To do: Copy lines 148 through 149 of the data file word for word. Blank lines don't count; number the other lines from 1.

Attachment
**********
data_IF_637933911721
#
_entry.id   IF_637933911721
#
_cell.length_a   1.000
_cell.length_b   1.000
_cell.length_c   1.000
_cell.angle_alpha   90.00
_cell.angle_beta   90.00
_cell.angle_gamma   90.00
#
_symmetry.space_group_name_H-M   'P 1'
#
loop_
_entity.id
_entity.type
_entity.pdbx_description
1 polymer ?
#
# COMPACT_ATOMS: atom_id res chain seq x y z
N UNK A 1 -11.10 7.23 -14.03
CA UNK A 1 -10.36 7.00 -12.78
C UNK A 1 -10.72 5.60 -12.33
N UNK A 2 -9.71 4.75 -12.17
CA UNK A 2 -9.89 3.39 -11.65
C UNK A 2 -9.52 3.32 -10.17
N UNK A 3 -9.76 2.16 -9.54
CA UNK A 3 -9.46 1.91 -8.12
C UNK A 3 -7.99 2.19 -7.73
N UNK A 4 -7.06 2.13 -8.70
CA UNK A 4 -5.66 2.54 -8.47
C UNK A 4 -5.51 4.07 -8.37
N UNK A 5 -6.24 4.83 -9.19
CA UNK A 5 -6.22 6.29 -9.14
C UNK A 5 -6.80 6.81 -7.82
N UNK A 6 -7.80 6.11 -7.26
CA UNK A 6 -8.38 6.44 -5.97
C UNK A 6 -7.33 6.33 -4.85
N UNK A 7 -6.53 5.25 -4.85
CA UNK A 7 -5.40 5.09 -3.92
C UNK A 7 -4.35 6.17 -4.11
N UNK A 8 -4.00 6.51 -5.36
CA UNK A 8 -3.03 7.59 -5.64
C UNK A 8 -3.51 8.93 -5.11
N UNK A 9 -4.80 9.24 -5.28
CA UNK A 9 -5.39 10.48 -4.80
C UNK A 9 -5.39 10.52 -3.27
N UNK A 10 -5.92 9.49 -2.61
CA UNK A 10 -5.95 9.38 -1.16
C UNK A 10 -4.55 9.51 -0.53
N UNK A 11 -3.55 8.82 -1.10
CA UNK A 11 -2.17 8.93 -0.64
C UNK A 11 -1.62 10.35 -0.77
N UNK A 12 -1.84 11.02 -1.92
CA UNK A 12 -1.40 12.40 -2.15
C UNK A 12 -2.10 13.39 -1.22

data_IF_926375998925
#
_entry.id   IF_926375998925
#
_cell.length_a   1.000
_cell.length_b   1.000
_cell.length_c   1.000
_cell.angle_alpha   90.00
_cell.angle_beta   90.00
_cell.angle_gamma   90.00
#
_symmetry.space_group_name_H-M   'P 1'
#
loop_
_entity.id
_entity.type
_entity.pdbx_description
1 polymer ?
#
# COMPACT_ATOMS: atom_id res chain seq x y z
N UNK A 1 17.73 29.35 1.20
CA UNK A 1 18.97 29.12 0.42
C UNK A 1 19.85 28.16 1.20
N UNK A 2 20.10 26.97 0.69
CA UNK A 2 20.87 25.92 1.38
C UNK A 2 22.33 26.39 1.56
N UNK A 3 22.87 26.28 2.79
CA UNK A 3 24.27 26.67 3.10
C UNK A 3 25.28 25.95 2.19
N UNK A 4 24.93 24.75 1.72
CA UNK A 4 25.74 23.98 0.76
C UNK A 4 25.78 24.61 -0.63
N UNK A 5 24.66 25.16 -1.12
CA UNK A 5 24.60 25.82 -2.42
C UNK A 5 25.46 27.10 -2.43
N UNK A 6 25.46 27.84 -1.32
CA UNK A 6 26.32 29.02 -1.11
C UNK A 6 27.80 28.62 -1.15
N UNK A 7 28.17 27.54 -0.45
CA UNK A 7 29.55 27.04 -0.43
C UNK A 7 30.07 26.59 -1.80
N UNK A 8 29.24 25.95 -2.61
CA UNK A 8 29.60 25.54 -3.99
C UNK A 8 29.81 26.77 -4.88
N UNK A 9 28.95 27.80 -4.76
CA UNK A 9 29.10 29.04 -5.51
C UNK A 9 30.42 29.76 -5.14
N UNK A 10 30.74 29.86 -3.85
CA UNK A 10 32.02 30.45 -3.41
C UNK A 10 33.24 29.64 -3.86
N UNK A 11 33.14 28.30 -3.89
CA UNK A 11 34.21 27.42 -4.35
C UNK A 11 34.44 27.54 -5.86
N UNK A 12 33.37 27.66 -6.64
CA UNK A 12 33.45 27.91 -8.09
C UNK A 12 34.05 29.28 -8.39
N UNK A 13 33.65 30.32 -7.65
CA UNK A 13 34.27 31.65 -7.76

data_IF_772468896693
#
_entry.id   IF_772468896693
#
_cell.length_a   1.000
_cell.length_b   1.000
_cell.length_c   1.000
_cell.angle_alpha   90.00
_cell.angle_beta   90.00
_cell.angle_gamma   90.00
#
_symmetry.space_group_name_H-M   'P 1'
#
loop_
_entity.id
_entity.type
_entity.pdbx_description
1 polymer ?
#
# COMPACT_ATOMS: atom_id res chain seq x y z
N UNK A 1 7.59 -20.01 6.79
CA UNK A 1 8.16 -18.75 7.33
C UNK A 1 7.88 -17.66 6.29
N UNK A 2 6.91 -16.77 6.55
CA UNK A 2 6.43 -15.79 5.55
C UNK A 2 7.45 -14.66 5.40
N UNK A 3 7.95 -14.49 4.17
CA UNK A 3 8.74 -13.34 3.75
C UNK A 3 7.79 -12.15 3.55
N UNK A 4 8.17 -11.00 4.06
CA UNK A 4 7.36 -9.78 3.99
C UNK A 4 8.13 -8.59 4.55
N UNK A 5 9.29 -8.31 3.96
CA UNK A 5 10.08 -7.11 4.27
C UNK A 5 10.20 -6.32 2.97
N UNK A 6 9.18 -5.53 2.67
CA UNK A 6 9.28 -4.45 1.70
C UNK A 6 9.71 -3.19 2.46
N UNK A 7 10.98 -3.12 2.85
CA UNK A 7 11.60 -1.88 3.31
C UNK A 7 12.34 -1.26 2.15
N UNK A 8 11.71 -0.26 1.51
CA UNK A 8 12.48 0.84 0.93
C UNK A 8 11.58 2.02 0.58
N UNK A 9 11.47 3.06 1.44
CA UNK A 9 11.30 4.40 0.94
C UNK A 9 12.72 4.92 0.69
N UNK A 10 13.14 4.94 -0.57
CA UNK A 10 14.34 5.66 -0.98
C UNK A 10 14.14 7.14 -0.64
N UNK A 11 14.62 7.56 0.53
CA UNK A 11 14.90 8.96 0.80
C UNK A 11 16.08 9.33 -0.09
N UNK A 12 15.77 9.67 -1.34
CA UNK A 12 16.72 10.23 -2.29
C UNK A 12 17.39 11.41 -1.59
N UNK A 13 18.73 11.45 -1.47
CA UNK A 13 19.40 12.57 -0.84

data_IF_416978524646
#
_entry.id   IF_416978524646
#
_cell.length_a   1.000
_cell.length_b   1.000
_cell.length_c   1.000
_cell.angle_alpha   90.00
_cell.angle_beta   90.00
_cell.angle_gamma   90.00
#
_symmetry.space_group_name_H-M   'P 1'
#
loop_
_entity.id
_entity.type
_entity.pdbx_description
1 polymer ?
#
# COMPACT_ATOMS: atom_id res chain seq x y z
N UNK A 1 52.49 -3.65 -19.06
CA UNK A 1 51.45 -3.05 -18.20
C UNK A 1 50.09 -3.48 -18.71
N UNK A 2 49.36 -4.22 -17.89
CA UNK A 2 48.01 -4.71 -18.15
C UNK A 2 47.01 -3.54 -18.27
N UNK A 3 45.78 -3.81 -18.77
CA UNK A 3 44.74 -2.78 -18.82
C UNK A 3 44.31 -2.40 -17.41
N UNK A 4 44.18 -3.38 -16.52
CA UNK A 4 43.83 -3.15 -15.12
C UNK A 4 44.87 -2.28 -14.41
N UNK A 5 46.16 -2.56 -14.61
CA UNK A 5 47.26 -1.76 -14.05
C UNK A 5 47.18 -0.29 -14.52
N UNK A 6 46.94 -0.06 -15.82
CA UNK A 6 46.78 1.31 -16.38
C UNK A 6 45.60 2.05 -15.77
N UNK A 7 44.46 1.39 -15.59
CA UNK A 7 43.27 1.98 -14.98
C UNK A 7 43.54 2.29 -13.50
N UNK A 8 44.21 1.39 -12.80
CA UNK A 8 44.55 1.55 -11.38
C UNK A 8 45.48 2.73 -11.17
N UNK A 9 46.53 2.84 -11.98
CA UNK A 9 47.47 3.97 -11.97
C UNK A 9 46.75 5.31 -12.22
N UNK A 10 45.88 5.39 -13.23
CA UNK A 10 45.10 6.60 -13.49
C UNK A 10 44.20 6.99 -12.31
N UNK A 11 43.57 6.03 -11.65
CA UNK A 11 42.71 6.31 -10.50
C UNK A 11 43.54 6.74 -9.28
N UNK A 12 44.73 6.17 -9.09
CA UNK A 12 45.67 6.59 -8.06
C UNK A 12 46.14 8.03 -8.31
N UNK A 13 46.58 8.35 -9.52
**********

CA UNK A 5 10.08 -7.11 4.27
C UNK A 5 10.20 -6.32 2.97